“Send lawyers, guns and money, they’d get me out of this…”

The first cassette I ever owned was Michael Jackson’s ‘Thriller’, purchased in 1982. Ten years later, my mom bought the soundtrack to the movie “The Body Guard”, which featured Whitney Houston’s rendition of “I will always love you”. ‘Thriller’ has now sold over 65 million copies and ‘The Body Guard’ has sold over 40 million, making these two albums the number one and number four best selling albums of all time, respectively. Between the two of them, Whitney Houston and Michael Jackson sold well over 250 million records during their lifetimes.

Unfortunately, selling millions of albums is not the only thing Whitney and Michael had in common. Both stars died over the last three years, both had well-documented battles with substance abuse (that may have lead to their deaths), and both were deeply in debt when they died. Whitney Houston borrowed tens of millions of dollars against the sales of records she had not yet made and Michael Jackson owed millions to a long line of creditors, including promoters, banks, and the second son of the king of Bahrain, among others.

Substance abuse and personal debt issues come up regularly in the estate planning process. Where appropriate, many parents condition receipt of trust funds on the passing of drug tests or attending counseling. A properly drafted trust may also protect your assets from the creditors of one of your beneficiaries. If you have relatives who struggle with debt or substance abuse issues, you may want to consider a trust as part of your estate plan.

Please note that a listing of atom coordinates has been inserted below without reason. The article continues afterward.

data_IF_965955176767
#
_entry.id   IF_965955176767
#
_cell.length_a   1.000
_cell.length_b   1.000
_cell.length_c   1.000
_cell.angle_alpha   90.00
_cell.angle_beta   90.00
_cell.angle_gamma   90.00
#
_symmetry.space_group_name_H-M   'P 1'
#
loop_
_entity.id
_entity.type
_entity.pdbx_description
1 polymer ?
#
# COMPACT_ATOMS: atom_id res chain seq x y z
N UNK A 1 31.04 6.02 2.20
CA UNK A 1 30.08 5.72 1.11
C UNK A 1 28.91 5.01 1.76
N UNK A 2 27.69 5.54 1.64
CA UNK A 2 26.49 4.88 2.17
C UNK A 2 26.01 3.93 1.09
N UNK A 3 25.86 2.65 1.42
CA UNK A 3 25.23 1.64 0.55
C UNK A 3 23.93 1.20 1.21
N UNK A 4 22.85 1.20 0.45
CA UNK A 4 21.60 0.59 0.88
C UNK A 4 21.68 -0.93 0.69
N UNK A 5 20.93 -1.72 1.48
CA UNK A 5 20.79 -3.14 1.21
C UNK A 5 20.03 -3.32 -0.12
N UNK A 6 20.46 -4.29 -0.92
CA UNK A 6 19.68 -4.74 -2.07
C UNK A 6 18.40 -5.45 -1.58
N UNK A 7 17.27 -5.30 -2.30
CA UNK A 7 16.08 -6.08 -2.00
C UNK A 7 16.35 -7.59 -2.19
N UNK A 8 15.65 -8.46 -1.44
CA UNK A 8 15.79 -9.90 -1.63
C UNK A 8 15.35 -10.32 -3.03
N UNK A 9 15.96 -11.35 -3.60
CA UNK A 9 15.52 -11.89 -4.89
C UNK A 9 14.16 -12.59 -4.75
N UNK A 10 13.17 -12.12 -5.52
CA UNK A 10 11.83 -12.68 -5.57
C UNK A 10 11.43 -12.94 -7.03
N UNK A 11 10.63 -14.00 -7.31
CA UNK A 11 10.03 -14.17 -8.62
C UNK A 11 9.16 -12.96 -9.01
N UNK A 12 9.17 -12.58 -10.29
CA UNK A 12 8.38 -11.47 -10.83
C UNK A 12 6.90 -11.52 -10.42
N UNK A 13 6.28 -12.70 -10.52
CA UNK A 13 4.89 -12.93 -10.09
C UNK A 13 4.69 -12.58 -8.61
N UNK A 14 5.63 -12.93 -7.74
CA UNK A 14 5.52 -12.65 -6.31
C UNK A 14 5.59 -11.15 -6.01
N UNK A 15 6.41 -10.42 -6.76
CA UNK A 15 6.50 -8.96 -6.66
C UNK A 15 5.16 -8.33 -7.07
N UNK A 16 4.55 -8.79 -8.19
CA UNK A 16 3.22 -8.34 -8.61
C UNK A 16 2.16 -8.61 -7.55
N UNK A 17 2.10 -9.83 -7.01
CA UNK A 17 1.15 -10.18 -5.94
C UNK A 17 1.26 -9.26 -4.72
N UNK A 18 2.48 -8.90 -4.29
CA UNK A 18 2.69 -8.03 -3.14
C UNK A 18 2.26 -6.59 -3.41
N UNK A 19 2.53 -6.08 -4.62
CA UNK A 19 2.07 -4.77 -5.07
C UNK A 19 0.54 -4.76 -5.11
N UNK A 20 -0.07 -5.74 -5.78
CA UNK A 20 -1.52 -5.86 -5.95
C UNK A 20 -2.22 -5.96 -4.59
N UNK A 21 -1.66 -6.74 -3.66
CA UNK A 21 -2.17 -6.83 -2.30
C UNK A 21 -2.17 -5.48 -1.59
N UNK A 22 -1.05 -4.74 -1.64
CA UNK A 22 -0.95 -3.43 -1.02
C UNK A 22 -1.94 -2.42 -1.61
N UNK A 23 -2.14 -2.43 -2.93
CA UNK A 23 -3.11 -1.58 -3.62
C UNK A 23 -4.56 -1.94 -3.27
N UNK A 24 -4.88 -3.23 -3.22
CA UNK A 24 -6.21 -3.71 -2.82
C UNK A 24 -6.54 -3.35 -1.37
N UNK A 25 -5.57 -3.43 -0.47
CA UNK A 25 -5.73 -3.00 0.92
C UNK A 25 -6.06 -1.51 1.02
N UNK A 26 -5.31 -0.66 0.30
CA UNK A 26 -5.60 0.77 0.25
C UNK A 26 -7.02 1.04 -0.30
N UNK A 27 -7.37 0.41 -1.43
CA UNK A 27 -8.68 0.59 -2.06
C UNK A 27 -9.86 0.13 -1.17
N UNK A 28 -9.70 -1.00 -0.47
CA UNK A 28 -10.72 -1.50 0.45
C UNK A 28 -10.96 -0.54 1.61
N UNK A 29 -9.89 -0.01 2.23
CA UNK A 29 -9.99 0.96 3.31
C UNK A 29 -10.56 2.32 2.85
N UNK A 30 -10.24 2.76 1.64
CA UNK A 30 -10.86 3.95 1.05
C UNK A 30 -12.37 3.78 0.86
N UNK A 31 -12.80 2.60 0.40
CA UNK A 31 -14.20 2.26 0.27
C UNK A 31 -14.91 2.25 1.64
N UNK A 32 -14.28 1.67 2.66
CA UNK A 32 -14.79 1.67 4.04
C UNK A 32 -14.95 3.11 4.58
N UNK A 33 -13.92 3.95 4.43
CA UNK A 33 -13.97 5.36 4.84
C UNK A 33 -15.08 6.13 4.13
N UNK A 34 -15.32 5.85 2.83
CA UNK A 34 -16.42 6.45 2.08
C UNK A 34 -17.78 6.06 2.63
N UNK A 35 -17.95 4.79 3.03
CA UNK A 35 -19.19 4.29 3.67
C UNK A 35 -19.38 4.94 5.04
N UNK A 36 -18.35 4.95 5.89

If you have personal loans, documenting them properly may save your family attorney fees. The federal and state estate tax returns include schedules of the assets and liabilities of the decedent. These schedules are essentially a snapshot of everything a person owned (and owed) when he or she died. Tracking the debts of a decedent is often one of the more challenging parts of compiling the estate tax schedules, because many personal debts are informally documented, if they are documented at all. If you have personal loans, you should discuss these loans with your estate planning attorney, as properly drafted loan documents, combined with accurate amortization schedules, can save your attorney time (and therefore save your family money) during the administration of your estate.

One more note – there are provisions of the tax code which penalize parties for loans made at below market interest rates. If you have a substantial loan – whether personal or business – you may want to discuss the loan terms with your attorney.

The estates of Michael Jackson and Whitney Houston have benefited from increased record sales following the stars’ deaths. A large part of the estate income from these sales will be going to the satisfaction of personal debts. Most estates do not have this sort of income to offset debts and the debts are instead paid from the residue of the estate. For this reason, debts (including your home mortgage) should be considered when planning the distribution of your assets under a will or trust.

Most families will (hopefully) never have to deal with the sort of  substance abuse and debt problems that followed Michael Jackson and Whitney Houston through the later years of their lives. When the issues do arise, however, properly drafted documents may be the family’s best protection agaist creditors and predators who are looking to get access to the assets of the estate. The key, as always, is to communicate the specifics of your situation to an attorney who specializes in estate and business planning.